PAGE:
August 1, 2022
Our Task? To Inspire the Rebellion against the Legalised Robbery of People & Earth, even if it is too late
Final commentary for the first part of the debate “Ecological Catastrophe, Collapse, Democracy and Socialism”
By Yanis Varoufakis
Noam Chomsky was right: humanity could, in principle, avert climate catastrophe with a permanent investment (I would say 5% of global GDP, rather than Noam’s 2% to 3%) that is financially feasible within the current global system of financialised capital. His critics also had a point: the political will necessary for such a Global New Deal to be enacted is impossible to find within the confines of the current political economy. Interesting as this debate most certainly is, it is now moot. The New Cold War, started by Trump and turbocharged by Biden, its extension in the context of the Ukrainian War, and the new Vortex of Financial Instability caused by the transition from the Great Deflation to the Great Inflation – these developments have rendered a Global Green New Deal utterly beyond the limits of feasibility. Rosa Luxembourg’s pressing question (Socialism or Barbarism?) is now acquiring a new meaning as it becomes: Socialism or Extinction? (Yanis Varoufakis on the first part of the debate “Ecological Catastrophe, Collapse, Democracy and Socialism”)
The following commentary was written by Marxist economist, politician and former Finance Minister of Greece Yanis Varoufakis on the first part of the debate “Ecological Catastrophe, Collapse, Democracy and Socialism” between the renowned American intellectual Noam Chomsky, the Chilean exponent of the new ideology of Collapsist Marxism Miguel Fuentes and climate scientist Guy McPherson. One of the main characteristics of Varoufakis’ comment (who describes himself as a “Libertarian Marxist”) is offering a balanced review of some of the main ideas expressed earlier in this debate. The latter from the perspective of the implications of current geopolitical events such as the Russo-Ukrainian war and what Vafourakis has defined as the beginning of a new Cold War. Varoufakis commentary thus constitutes both a necessary update and an informed closure of the first part of this ongoing discussion.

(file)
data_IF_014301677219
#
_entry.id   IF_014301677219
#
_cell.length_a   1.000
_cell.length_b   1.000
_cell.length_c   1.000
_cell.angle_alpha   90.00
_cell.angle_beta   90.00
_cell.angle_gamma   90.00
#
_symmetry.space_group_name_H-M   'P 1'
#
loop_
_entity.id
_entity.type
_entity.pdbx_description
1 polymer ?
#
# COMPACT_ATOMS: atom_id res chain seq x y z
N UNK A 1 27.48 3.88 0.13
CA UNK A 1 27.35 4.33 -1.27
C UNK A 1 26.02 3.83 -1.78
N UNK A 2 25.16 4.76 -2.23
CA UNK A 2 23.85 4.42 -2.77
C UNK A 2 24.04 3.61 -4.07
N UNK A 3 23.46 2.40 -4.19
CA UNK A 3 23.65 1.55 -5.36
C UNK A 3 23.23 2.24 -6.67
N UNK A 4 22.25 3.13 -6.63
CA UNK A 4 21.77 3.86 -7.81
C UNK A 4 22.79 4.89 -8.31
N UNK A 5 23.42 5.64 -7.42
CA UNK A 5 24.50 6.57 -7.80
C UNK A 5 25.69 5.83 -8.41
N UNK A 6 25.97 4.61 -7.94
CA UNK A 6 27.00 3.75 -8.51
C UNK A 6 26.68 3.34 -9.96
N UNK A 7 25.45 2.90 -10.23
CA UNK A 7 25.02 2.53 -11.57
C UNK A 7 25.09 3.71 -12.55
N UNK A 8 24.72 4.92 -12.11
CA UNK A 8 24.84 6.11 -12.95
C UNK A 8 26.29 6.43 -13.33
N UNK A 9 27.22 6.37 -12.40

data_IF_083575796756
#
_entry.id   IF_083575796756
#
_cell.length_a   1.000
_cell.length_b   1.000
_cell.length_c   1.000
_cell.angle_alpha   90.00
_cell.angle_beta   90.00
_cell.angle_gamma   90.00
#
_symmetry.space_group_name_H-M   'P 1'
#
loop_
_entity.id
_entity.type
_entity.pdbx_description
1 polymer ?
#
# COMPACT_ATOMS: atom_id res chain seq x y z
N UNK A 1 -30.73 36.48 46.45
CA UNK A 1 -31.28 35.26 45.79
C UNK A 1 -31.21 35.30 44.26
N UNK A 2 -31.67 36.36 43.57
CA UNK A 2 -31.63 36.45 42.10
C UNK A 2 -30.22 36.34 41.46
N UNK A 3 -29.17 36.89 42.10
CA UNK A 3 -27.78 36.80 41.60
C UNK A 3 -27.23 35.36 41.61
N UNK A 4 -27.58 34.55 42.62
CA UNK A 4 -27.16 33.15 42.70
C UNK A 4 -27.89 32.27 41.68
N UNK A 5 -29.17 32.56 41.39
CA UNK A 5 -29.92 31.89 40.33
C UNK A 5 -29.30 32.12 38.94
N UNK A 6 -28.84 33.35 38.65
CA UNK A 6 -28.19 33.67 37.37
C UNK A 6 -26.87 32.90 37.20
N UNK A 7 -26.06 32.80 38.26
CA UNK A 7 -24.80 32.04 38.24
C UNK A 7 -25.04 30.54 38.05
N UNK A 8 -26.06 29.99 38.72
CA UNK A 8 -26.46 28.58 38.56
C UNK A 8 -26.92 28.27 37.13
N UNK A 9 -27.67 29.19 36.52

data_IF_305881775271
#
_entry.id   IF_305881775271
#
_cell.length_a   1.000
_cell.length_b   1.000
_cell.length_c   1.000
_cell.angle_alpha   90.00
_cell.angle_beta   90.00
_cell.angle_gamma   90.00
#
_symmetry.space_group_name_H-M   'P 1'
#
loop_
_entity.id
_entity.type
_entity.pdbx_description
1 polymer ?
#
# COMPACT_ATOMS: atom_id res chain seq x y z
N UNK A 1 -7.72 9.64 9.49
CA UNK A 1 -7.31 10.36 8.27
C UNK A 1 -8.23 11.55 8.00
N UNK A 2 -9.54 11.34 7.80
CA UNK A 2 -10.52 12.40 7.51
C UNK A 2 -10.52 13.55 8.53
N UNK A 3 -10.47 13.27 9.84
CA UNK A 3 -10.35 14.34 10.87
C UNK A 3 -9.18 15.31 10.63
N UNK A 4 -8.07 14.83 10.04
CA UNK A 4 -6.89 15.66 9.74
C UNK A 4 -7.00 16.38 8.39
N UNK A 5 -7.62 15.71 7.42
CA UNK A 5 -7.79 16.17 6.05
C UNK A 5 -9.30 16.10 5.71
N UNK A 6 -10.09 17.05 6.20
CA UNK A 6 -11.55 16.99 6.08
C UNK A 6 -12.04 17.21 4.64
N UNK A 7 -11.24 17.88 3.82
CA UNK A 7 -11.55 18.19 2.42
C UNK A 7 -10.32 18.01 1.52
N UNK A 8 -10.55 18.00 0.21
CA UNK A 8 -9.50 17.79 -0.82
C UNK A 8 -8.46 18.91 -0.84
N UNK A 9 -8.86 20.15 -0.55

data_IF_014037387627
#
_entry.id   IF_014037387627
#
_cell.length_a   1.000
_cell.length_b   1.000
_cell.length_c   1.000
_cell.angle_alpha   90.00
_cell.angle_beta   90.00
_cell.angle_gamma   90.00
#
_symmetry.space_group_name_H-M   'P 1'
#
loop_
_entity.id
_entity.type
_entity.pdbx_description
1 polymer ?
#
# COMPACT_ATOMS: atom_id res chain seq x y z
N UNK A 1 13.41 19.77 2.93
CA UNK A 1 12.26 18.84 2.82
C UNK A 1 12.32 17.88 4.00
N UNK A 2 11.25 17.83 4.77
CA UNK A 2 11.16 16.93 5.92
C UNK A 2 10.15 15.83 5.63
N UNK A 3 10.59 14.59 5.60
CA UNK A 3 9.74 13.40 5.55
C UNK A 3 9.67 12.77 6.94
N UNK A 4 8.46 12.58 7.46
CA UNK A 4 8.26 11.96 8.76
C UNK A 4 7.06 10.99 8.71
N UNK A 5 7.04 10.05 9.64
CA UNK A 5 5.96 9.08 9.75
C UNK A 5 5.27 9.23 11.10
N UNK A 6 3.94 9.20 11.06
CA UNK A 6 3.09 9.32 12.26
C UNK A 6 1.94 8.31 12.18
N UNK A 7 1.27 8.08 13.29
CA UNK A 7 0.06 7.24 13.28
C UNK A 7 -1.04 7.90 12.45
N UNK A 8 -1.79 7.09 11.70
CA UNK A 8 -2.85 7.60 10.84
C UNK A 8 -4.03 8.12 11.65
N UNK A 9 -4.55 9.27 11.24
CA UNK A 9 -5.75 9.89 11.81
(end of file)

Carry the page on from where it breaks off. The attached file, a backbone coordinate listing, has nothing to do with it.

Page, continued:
Marxism and Collapse
Have we, humans, passed the point of no return down the path to ecological ruin? Does ruin-without-end loom black across the land, the air, the oceans? I hope not but, regardless, I don’t think it matters. What matters is what we do. And how we do it. From now on. Until our last breath.